Stretching a bit beyond this connection, I think of sacrifices that people have made throughout the generations. I heard of many sacrifices that my parents and grandparents made during the Great Depression.
- Of making do.
- Of being content with what you had...even if it paled in comparison to what others had.
- Of losing the family home because of not earning enough money to pay the mortgage. Clients paid with what they had - chickens, eggs, a hot dish. Unfortunately, that didn't help my grandparents keep their home.
I think of the sacrifices that my uncles, grandfather, and dad made in serving during WWII and the Korean War.
And I think about the sacrifices that my parents made in order to move from the inner-city to a safer neighborhood...to a home they designed that was on the east side of a quiet lake so we could enjoy beautiful sunsets throughout the year and live in the country.
They did this on a social worker's salary. When things got really tight, my mom worked at night in a toy factory on an assembly line and later at a bakery so that she could be there for us children when they came home from school. My dad would take temporary jobs during the summer to supplement his income. Anything to make ends meet.
To me, everyone has had to make at least one sacrifice in his or her lifetime. For some people, their lives seem pretty easy. Yet, for others, they need to make many sacrifices - sometimes on a daily basis - just to survive.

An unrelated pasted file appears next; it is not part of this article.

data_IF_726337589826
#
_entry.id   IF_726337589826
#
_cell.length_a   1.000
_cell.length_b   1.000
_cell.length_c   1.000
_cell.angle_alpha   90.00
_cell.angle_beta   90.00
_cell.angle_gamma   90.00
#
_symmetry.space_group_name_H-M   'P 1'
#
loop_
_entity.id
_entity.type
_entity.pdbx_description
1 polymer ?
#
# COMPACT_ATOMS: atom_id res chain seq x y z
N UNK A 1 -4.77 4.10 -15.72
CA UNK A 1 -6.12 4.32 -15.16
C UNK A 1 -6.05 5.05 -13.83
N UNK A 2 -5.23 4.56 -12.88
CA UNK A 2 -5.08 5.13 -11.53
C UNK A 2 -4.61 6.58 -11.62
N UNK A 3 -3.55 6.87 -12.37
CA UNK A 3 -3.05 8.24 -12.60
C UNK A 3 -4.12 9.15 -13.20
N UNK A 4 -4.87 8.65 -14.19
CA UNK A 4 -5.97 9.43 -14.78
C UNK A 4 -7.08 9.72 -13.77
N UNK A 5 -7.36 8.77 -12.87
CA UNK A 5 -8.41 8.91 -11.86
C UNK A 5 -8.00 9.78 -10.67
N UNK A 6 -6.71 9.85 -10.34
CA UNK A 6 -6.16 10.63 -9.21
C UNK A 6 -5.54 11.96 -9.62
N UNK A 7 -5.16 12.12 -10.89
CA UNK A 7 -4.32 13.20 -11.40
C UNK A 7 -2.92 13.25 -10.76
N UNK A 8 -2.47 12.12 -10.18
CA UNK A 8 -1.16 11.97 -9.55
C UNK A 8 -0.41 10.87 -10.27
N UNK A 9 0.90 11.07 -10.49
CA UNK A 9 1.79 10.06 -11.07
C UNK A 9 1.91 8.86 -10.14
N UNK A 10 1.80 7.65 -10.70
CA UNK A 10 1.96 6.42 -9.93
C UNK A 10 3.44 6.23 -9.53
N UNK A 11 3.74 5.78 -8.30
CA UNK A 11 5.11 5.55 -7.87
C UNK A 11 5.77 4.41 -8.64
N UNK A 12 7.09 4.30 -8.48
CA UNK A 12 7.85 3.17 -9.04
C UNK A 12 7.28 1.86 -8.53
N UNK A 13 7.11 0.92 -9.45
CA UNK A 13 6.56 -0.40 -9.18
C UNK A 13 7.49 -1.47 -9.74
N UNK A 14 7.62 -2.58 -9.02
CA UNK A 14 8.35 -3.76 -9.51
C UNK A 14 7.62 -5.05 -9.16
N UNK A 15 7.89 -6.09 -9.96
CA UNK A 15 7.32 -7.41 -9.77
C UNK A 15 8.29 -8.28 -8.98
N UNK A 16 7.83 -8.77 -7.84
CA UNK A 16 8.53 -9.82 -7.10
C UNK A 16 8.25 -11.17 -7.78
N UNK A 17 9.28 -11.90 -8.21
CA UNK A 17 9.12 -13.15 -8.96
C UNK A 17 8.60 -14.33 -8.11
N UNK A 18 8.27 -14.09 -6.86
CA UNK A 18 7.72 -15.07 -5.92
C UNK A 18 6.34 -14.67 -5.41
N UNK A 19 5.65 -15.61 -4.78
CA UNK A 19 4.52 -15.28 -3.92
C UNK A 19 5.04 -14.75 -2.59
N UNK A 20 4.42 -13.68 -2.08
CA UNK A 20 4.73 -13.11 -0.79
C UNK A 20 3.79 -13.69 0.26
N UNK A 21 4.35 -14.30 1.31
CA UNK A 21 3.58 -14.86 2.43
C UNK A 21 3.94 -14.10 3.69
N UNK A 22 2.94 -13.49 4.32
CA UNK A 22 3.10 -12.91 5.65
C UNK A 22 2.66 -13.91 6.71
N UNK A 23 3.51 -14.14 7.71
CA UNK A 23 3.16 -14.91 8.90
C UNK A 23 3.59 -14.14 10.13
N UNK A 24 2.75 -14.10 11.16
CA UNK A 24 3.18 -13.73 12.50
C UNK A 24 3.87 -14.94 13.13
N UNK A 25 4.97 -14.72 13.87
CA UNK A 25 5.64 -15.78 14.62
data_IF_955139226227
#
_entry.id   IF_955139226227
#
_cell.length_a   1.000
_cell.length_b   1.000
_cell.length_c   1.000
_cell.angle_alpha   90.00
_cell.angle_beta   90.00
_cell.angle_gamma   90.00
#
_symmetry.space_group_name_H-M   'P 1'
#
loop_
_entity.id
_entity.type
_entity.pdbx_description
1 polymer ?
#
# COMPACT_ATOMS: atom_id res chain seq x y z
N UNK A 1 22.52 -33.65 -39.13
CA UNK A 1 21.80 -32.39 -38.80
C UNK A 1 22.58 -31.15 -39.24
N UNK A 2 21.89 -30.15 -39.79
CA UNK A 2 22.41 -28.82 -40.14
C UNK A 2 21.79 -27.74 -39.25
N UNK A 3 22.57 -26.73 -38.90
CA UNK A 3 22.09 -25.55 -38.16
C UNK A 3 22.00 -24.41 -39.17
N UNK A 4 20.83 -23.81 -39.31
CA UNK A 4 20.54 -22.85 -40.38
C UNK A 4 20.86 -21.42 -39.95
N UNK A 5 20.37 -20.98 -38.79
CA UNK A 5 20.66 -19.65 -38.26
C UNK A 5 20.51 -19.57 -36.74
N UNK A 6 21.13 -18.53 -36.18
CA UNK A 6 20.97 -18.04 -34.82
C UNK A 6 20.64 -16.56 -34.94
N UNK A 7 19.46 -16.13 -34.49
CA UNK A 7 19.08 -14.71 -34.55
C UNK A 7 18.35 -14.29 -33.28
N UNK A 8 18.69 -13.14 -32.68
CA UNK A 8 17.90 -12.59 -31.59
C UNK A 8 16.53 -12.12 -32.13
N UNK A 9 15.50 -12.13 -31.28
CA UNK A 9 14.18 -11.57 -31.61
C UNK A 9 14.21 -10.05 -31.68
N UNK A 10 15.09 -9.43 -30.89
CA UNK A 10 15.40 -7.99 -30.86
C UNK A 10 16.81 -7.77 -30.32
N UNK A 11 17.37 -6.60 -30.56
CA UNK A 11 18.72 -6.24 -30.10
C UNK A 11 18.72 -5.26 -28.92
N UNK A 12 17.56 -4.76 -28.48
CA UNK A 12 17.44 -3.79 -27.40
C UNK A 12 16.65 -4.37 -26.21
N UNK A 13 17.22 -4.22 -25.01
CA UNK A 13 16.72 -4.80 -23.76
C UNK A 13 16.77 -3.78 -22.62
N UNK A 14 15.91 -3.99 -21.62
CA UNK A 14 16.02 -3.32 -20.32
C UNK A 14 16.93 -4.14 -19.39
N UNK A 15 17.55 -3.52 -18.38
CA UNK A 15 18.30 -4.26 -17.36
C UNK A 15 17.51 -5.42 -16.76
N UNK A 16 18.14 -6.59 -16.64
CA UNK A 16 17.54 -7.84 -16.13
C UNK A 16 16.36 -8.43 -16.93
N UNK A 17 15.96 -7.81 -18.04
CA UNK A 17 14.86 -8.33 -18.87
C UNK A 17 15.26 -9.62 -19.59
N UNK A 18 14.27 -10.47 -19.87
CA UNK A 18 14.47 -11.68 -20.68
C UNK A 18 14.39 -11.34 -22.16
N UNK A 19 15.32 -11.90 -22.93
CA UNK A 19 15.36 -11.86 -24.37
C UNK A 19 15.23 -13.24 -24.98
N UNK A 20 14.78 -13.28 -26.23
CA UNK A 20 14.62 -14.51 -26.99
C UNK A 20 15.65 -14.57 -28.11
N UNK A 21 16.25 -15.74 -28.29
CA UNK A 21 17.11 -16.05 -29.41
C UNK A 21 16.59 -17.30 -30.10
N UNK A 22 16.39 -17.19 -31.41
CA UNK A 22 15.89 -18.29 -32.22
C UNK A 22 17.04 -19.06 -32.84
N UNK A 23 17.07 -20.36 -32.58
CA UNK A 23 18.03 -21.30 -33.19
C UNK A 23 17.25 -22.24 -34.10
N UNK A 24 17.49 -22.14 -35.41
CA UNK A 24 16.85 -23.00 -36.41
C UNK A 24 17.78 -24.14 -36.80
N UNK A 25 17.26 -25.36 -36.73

Sometimes those sacrifices are easy to notice by others...and other times they are silent sacrifices that are known by the person but not shared with others.
The door of a shed...still functional,
yet desperately in need of repair.
It must wait while other more critical things are addressed.
I've learned that nothing comes without sacrifice.
According to "Sacrifice is Such a Hopeful Word" by Rev. Tim Kutzmark, who echoed the same sentiment, "Think about it — the snow must melt, the ice must thaw, the seed must crack, the bulb must be buried, the bud must break open — in order for spring to unfold."
He continued, "Think about it:
- A problem drinker must give up the bottle in order to claim health and clarity.
- A parent must give up untrammeled freedom and unrestricted sense of self in order to raise children.
- A rambunctious teenager must give up some of their desire to confront and confound in order to sit down and get the education that will allow them to secure their way through life.
- A preschooler must share their teddy bear in order to make a new friend.
- An unhappy spouse must risk financial insecurity in order to end the marriage that has stifled their spirit.
- A person who is lonely, grieving, or ill must give up the illusion of independence in order to gain the support of friends and family who will walk with them through the valley of shadows.
"The spirit of spring, the spirit of Easter, the spirit of Passover, the Spirit of Life calls to each of us to consider our lives, to consider our circumstances, to consider our choices, to consider what we must risk, where we can stretch, how we can dream.
"...Easter...asks of us, of our lives, today: what must we let go of, what must we crack open, what must we plant, what must we grow?"